Unprecedented demand for office space in Vancouver is forecasted to drive commercial real estate vacancies to the lowest rates ever, according to a new report from JLL, a professional services firm.

The report noted that the tight Vancouver commercial real estate market will be driven by surging demand from tech companies, many from the United States. Vacancy rates could dive from the current 7% to 3% by 2019, making it the lowest vacancy rate on record.

Additionally, the second quarter of 2016 saw Vancouver’s downtown office-space vacancy rate drop to 6.8%, down from 8.3% in late 2016.

On Monday, Mark Chambers, JLL’s executive vice president, said that in 25 years of monitoring Vancouver’s office market, he has never seen greater demand from companies eager for office space in downtown Vancouver.  

“A lot of the companies are from the U.S.,” Chambers said. “The low Canadian dollar is attractive, and also we are a market where it is easier to bring in [high-technology] workers from overseas.”

While this might sound like a good economic forecast for the city, growing demand could overwhelm the supply of offices in downtown Vancouver. Most likely, commercial leases will spill over into the surrounding suburbs, which have higher vacancy rates and lower rents.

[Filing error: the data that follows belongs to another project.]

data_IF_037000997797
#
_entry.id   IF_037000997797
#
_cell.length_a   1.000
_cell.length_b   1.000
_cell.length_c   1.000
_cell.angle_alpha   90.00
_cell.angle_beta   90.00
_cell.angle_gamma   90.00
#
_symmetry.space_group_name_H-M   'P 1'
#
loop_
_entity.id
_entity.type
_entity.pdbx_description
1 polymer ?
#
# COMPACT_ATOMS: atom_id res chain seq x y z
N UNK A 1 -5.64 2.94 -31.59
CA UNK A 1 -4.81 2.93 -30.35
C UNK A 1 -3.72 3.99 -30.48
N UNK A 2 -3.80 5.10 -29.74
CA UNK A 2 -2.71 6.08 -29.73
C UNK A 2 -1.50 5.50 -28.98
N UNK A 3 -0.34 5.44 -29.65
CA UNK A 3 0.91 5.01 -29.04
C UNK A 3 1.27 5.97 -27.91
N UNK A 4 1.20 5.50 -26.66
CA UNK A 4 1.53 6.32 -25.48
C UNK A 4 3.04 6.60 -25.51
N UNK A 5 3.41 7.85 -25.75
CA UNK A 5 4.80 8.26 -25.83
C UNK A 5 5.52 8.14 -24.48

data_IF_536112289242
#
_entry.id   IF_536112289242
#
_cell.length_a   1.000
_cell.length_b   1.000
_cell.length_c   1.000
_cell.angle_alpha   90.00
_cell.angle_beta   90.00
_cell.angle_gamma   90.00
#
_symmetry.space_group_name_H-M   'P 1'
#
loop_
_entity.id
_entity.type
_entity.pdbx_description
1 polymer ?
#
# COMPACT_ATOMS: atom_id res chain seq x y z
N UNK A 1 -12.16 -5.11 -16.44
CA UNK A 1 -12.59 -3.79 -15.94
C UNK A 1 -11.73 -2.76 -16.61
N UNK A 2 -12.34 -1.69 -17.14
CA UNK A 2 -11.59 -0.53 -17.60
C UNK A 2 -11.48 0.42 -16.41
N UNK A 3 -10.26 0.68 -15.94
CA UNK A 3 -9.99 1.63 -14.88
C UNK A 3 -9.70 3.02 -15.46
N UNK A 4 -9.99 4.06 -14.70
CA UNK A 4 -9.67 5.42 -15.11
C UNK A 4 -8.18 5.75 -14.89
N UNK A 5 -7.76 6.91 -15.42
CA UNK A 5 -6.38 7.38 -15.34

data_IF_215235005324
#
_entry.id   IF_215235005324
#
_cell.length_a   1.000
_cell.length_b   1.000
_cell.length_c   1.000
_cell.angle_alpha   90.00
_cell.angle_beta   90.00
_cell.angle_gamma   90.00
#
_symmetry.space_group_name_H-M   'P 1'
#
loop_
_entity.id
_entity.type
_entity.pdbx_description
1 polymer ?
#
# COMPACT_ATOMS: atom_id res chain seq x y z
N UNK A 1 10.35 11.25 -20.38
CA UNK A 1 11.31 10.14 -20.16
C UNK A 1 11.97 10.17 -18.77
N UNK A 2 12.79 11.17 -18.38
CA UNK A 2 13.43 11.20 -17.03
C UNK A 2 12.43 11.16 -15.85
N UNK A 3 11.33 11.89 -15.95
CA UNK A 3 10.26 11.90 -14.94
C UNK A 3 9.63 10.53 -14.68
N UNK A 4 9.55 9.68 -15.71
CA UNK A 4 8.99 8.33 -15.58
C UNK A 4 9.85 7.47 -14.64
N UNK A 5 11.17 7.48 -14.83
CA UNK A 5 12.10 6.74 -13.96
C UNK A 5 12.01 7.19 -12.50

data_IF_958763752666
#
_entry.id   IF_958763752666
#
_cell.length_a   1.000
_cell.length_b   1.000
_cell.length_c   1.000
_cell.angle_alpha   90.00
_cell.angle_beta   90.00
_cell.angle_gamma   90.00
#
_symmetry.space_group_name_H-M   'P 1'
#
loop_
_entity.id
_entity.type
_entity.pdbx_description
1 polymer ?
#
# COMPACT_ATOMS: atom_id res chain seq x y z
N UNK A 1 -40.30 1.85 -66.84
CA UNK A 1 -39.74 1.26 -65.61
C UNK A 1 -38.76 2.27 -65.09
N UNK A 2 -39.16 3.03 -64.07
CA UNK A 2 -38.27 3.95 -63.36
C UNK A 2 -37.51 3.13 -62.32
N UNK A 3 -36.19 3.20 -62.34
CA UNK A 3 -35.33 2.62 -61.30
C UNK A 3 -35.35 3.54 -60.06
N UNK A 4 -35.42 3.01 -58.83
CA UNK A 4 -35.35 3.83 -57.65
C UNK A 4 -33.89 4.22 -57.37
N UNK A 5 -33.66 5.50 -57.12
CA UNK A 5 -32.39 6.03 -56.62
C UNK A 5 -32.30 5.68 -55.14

“A vacancy rate of three per cent would have a profound impact on Vancouver's desire to build itself as a tech hub and financial centre,” the JLL report said. “Companies will find it increasingly difficult to expand in a market with little supply, in addition to increased rental rates, as competition increases for quality space. This will likely cause ... a flight to the suburban markets.”

In a statement, Kent Munro, Vancouver’s assistant director of planning, said the JLL report apparently focuses mostly on demand for premier downtown office space. He added that Vancouver has been busy rezoning in other locations to provide commercial space that is attractive to innovation-economy firms.

“The City of Vancouver has been addressing this need from multiple perspectives beyond just facilitating new office development in the downtown,” Munro said. “For example, recent changes in Railtown, the False Creek Flats and in Mount Pleasant have all created expanded opportunities for new employment space.”

JLL’s report follows another report by Cushman and Wakefield. The latter said that by 2019, Vancouver would have the second-lowest office-vacancy rate in the western hemisphere. Cushman and Wakefield’s forecast of a Vancouver office-vacancy rate of 6.3% in two years would put the city behind Toronto, which would have an office-vacancy rate of 3.9%.
 

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